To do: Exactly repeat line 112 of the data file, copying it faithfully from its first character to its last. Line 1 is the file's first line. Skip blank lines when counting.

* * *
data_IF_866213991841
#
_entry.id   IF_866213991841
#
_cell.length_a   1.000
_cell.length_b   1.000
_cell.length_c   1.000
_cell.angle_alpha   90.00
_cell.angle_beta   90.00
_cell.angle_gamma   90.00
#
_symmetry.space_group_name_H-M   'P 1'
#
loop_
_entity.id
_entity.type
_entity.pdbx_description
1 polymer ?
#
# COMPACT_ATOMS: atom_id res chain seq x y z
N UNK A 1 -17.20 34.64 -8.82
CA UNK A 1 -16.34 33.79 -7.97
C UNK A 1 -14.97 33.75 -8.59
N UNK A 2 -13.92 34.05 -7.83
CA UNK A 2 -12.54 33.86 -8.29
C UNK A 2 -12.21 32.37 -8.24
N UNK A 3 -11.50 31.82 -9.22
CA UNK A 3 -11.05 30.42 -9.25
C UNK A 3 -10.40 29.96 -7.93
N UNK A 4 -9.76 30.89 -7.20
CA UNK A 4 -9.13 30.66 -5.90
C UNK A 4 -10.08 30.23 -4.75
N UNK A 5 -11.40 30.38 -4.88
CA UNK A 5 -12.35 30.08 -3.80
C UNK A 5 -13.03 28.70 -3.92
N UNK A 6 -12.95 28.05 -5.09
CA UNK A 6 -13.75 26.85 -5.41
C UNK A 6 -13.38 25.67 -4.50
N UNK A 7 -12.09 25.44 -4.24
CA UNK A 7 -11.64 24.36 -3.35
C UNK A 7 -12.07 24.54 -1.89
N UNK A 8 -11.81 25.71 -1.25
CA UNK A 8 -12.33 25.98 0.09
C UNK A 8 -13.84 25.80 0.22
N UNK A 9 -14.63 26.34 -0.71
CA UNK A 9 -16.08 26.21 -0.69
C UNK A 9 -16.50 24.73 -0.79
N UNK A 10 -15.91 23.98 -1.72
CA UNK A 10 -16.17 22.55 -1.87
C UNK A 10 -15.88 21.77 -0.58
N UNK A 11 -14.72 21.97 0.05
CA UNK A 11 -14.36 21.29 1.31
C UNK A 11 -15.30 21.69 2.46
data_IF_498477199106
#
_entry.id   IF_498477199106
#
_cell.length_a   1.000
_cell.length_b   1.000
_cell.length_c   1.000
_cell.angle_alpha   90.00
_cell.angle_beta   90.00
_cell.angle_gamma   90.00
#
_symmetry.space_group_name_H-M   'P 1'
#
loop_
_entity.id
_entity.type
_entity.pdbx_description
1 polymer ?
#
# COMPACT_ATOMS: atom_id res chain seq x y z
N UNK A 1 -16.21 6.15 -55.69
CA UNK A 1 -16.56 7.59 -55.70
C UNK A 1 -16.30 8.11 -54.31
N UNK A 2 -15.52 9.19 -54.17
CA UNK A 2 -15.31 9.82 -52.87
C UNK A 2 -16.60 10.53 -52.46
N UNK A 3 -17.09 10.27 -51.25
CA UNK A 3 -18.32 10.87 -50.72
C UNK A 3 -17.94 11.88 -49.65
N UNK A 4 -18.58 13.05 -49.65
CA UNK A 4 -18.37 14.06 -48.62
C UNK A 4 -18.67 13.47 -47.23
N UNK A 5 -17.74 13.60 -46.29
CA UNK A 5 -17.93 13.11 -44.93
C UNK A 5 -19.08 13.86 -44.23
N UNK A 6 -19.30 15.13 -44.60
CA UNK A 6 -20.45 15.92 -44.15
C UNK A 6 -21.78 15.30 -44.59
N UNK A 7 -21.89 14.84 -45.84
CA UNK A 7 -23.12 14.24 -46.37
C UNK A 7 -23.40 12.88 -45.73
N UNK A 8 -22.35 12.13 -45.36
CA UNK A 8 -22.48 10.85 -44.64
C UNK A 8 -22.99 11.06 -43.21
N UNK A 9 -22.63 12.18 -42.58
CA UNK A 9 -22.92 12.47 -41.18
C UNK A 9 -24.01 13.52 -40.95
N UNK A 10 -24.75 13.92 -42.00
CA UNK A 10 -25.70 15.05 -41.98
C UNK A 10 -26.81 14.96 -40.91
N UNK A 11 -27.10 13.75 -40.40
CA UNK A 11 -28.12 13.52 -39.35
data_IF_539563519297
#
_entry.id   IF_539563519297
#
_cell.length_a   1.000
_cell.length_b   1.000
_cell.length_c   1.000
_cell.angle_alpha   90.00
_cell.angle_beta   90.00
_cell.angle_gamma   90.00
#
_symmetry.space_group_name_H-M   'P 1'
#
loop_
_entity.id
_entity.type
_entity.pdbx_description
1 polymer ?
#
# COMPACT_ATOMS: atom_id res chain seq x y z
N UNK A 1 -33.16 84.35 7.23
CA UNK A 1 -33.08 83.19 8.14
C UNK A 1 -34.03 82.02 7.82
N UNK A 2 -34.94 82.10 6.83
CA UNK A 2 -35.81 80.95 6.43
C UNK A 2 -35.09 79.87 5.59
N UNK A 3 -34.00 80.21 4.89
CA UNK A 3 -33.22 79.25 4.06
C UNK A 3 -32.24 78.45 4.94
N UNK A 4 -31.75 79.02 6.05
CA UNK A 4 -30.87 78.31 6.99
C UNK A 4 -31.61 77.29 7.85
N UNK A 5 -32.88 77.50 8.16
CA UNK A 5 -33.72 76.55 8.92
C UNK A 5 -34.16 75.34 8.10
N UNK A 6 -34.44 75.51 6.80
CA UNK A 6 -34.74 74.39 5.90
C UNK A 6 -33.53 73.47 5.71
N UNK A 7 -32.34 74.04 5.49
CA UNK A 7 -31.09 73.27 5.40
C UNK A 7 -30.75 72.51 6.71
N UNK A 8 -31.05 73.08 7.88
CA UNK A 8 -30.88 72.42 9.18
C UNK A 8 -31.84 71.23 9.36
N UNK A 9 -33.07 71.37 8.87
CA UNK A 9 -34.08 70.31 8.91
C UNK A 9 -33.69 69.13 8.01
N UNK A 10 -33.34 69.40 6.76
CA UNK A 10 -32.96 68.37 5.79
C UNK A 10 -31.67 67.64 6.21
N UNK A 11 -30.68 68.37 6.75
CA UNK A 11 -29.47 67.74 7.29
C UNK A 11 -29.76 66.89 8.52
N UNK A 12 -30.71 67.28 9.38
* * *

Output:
_cell.length_c   1.000